Dating a horse girl is not an undertaking for the faint of heart. We put in long hours at the barn and have no qualms about coming home covered in hay, slobber and various other unmentionables. We spend hours watching videos of ourselves riding and constantly ask our significant others to hold things (horses, bridles, lead ropes, saddle pads …) or handle the video camera.
And we’re constantly bemoaning our sore bank accounts as we continue to shell out money for shoes, shows, tack and everything else that doesn’t involve household products (what are responsibilities?).
So what’s the secret to dating an eventer? Surely the men out there who meet us have no idea what they’re signing up for when they first get hooked. Most of us feel we should wear a sign that says “Run for the hills!” on a first date before we launch into a 20-minute speech about how awesome Michael Jung is. No wait, Michael Jung is definitely at least second date fodder.
I took the liberty of asking some well-established horse husbands for their sage advice on how to survive a relationship with an eventer. Ladies (and gents!), pass this along to any potential partner. If they take any of these nuggets of wisdom to heart, they just might be a keeper. If not, well, at least our horses love us.
Here’s what our much-loved horse husbands had to say:
Josh Autry (HH to Jenni Autry): “At shows bring her a cup of coffee in the morning and a glass of wine at night. And she will still love you even if you don’t understand dressage.”
Gamal Awad (HH to Hawley Bennett-Awad): “Golden rule for being with an equestrian: Horses come first. Husbands, well, maybe make the list. If there is room after cleaning tack.”
Tommy Bateman (HH to Leslie Wylie): “Picture yourself actually doing what she does — it’ll terrify and amaze you.”
Eric Caravella (HH to Holly Payne-Caravella): “For a non-horse guy, dating an eventer can seem overwhelming at first. Fortunately, her expectations of your horse knowledge are low. So, if you take an interest in the sport and somehow manage to use ‘oxer’ or ‘lead change’ properly in a sentence, she’ll be amazed.”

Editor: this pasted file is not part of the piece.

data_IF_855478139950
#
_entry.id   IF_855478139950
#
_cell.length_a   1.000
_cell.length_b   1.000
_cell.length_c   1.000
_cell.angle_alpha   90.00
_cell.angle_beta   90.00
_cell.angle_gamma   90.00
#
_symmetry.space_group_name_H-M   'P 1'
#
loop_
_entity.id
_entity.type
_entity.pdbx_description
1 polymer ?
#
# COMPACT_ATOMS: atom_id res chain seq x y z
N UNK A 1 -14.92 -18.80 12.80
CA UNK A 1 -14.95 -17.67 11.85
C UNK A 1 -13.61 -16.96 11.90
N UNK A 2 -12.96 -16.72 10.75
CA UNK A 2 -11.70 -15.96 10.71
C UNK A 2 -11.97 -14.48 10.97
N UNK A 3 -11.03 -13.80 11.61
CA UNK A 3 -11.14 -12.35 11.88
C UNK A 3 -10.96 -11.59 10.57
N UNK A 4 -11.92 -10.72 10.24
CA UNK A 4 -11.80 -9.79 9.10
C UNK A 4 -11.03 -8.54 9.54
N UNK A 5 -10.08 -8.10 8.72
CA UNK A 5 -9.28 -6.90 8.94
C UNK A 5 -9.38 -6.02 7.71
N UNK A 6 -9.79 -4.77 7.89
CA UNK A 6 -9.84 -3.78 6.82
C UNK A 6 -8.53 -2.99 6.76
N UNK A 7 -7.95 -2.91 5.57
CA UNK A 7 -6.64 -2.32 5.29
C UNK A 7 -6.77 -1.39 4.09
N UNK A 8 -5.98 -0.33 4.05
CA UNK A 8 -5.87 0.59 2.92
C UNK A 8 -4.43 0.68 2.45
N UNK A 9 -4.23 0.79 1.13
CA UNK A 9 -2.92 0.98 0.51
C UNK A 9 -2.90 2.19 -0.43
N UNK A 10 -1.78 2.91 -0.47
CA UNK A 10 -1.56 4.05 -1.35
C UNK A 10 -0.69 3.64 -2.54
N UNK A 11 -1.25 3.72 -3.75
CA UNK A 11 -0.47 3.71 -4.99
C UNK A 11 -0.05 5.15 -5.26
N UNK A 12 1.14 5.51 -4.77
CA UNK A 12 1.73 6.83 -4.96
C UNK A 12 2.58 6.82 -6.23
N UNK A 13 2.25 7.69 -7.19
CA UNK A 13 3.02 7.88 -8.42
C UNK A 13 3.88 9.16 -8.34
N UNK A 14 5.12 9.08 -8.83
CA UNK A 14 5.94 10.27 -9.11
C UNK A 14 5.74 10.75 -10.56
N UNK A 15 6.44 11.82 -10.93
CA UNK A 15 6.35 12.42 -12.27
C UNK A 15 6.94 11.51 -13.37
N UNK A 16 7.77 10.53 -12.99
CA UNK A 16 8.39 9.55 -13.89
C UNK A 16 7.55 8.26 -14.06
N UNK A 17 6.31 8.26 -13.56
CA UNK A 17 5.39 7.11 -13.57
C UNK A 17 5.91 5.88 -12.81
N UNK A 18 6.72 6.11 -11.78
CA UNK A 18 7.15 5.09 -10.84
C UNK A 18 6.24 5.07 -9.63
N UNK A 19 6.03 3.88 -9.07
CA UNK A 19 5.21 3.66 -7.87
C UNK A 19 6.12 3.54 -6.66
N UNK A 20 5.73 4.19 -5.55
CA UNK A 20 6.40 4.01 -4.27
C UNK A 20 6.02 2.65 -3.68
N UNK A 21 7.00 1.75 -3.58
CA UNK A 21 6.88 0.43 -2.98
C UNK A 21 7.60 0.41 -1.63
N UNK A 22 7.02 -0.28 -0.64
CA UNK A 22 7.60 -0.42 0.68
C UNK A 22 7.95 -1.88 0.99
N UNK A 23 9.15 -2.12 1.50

Timothy Harfield (HH to Elisa Wallace): “Being in a romantic relationship with a horse person is really no different than any other romantic relationship. The rules are the same: listen, work to understand their perspective, and don’t neglect the ‘little things’. Also power tools. And food.” (Read more on horsehubby.com)
Brian Rutledge (HH to Colleen Rutledge): “I have it easy because Colleen hasn’t been around for the last six years on Valentine’s Day because she is down south. But I got smarter as the years have gone by to at least send her something down there, be it flowers or candy. I was stupid at first and never sent her anything, and boy I still hear about that years later. Horse women remember everything. You get smarter as the years go by and try to stay on their good side!”
Dave Smith (HH to Tamie Smith): “If you want to impress her, figure out how to tell the brown horses apart.”
Mike Stutes (HH to Frankie Thieriot Stutes): “Don’t talk to her right before cross country, unless she talks to you. Make sure you have anything she needs, even though you won’t know what that is. And never try to give her riding advice.”
Eric Yeh (HH to EN’s Maggie Deatrick): “Have your own hobby. Mine is working.”
So let’s have a collective toast to all of those long-suffering horse husbands (and wives!), including those who said “If you can’t beat ’em, join ’em” and picked up the sport themselves. We may scratch our heads wondering what’s so lovable about us when we’re so over the top obsessed with our horses, but we appreciate each and every one of you! Happy Valentine’s Day to all!